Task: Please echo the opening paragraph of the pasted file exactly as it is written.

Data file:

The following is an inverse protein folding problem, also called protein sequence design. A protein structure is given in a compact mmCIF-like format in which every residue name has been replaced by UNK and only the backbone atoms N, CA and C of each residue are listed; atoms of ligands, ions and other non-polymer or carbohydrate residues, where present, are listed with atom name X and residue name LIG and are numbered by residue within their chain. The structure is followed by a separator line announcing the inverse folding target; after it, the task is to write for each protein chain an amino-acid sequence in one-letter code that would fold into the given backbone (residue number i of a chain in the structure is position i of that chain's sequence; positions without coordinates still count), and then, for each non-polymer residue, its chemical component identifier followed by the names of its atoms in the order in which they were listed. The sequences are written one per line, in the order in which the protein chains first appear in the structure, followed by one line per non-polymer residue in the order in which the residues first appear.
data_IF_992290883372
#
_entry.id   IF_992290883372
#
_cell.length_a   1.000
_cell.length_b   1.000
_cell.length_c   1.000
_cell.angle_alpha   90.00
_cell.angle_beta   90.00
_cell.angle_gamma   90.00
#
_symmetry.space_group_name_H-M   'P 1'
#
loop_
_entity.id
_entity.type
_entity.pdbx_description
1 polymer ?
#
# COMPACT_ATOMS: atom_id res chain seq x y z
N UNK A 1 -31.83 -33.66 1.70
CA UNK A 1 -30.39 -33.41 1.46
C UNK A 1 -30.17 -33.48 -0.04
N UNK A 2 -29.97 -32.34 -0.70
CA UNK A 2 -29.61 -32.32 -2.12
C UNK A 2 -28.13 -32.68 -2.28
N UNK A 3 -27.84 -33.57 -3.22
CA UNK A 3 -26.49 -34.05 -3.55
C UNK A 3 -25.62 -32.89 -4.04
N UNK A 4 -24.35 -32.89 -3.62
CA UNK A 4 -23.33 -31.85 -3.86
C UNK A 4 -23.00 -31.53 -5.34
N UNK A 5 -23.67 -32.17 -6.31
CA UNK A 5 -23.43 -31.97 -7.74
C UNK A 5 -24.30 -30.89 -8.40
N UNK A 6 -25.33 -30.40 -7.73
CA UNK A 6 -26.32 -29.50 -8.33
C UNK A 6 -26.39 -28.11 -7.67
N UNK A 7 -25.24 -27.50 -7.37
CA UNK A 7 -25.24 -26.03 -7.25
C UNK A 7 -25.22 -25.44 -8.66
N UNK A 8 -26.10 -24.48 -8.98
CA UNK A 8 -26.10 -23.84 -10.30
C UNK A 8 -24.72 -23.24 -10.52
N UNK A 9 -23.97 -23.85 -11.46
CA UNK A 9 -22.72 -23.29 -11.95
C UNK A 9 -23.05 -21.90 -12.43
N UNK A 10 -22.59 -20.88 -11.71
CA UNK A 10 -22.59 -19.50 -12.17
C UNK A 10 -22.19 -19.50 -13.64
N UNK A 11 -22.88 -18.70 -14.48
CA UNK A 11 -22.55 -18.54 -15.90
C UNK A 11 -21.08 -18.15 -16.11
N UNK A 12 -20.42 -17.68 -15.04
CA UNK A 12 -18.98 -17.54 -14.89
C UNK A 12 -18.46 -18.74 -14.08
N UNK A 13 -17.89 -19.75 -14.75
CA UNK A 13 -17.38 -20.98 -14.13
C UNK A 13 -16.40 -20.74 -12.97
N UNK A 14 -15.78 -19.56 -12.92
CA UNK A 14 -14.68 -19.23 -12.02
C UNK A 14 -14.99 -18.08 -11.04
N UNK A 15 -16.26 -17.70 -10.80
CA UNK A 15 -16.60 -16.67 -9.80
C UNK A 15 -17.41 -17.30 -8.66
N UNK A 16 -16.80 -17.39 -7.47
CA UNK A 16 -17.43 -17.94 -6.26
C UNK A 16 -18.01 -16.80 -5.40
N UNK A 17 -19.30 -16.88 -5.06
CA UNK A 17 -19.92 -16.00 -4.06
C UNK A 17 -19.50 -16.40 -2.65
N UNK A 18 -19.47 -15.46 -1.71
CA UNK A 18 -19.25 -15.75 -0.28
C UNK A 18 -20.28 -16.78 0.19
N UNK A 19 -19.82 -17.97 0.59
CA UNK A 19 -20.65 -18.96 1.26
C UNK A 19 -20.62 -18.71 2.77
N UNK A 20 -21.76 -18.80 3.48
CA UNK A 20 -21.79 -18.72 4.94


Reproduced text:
The following is an inverse protein folding problem, also called protein sequence design. A protein structure is given in a compact mmCIF-like format in which every residue name has been replaced by UNK and only the backbone atoms N, CA and C of each residue are listed; atoms of ligands, ions and other non-polymer or carbohydrate residues, where present, are listed with atom name X and residue name LIG and are numbered by residue within their chain. The structure is followed by a separator line announcing the inverse folding target; after it, the task is to write for each protein chain an amino-acid sequence in one-letter code that would fold into the given backbone (residue number i of a chain in the structure is position i of that chain's sequence; positions without coordinates still count), and then, for each non-polymer residue, its chemical component identifier followed by the names of its atoms in the order in which they were listed. The sequences are written one per line, in the order in which the protein chains first appear in the structure, followed by one line per non-polymer residue in the order in which the residues first appear.